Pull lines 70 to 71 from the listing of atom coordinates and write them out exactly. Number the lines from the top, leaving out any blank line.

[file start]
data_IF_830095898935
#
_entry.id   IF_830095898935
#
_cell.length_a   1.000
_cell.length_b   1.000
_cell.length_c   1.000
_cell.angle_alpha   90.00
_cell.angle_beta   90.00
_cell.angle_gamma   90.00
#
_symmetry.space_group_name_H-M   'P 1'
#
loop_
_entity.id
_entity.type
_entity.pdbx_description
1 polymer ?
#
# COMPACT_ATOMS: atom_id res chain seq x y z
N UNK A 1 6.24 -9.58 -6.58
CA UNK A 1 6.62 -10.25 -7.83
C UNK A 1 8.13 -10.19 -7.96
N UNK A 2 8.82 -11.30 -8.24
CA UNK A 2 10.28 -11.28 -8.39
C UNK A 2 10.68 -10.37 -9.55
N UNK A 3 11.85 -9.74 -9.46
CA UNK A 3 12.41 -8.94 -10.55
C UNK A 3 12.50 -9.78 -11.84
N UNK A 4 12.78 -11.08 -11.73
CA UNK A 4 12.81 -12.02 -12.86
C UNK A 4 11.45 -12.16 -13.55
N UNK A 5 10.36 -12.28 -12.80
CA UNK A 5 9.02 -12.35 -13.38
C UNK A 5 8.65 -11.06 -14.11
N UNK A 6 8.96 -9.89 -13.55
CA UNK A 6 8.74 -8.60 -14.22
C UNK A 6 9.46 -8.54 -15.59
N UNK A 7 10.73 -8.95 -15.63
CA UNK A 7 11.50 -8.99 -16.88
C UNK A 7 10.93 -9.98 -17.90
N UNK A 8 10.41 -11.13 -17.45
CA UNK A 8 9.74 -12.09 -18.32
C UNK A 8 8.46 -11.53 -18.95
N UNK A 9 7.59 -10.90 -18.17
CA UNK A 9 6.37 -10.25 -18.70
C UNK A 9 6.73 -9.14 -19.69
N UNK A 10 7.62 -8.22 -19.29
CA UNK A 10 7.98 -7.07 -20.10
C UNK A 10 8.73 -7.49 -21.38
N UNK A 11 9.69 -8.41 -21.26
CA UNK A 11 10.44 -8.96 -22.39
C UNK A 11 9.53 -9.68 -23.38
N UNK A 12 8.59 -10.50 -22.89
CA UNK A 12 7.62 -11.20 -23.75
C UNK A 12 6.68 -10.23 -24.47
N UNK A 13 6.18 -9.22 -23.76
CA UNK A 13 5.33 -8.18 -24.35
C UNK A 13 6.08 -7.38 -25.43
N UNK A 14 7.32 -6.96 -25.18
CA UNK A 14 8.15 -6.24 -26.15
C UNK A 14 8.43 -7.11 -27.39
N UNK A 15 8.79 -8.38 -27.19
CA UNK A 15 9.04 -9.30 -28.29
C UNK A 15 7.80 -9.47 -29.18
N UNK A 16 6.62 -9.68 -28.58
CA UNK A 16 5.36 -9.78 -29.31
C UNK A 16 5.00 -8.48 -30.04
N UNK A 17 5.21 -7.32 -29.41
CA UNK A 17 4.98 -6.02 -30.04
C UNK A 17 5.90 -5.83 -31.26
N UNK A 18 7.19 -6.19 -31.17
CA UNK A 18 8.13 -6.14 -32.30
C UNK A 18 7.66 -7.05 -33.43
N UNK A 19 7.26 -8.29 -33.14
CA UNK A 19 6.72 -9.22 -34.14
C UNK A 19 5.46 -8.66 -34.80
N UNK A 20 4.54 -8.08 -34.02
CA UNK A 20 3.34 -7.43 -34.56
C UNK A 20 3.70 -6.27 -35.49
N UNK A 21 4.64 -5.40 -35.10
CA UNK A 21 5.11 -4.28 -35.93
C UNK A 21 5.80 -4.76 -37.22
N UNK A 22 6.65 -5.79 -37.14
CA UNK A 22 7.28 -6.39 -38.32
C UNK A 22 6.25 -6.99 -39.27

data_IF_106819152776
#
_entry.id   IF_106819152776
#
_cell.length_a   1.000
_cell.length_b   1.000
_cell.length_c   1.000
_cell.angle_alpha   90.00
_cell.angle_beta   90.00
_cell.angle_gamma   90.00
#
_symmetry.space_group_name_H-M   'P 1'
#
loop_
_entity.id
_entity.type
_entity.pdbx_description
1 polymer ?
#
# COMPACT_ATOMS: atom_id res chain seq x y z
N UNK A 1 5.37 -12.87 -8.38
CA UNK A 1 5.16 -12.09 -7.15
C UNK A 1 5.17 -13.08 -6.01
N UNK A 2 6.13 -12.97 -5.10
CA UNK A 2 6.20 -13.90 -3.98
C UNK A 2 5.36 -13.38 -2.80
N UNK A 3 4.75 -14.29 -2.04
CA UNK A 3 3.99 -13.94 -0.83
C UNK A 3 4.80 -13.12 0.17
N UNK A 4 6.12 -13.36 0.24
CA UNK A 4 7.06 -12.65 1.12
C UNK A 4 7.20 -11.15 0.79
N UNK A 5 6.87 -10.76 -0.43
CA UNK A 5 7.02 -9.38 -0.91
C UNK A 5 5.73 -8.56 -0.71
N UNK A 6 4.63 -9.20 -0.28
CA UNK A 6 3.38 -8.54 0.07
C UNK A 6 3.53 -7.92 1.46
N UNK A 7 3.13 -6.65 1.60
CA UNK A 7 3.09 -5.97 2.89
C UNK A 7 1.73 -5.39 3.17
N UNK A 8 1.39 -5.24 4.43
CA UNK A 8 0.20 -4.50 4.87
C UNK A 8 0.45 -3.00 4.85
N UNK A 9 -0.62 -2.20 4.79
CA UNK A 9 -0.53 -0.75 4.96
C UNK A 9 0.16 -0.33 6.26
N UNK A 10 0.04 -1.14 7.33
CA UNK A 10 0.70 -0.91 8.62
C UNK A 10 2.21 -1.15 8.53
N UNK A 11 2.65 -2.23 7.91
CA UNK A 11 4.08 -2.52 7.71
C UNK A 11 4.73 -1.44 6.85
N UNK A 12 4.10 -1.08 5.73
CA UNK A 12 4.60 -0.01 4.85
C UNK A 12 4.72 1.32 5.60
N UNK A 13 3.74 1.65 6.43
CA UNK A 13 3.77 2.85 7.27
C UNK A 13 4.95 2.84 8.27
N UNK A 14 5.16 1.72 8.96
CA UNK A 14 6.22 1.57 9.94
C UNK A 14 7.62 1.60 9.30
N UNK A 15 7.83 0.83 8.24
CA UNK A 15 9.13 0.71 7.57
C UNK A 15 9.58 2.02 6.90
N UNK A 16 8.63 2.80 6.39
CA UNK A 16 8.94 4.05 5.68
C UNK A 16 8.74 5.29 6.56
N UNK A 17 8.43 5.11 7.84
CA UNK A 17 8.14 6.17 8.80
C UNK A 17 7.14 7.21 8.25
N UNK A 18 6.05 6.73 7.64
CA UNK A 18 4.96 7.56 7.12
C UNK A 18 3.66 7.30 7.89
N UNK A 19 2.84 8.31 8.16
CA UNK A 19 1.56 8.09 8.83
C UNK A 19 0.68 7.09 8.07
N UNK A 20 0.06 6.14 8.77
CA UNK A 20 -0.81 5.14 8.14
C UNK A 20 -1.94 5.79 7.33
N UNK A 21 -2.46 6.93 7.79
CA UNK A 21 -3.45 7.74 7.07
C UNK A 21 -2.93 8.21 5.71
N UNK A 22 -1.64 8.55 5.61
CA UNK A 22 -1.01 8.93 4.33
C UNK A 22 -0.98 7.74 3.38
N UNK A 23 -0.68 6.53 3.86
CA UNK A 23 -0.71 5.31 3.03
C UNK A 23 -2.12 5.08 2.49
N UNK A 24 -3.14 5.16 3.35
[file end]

CA UNK A 17 4.98 -6.02 -30.04
C UNK A 17 5.90 -5.83 -31.26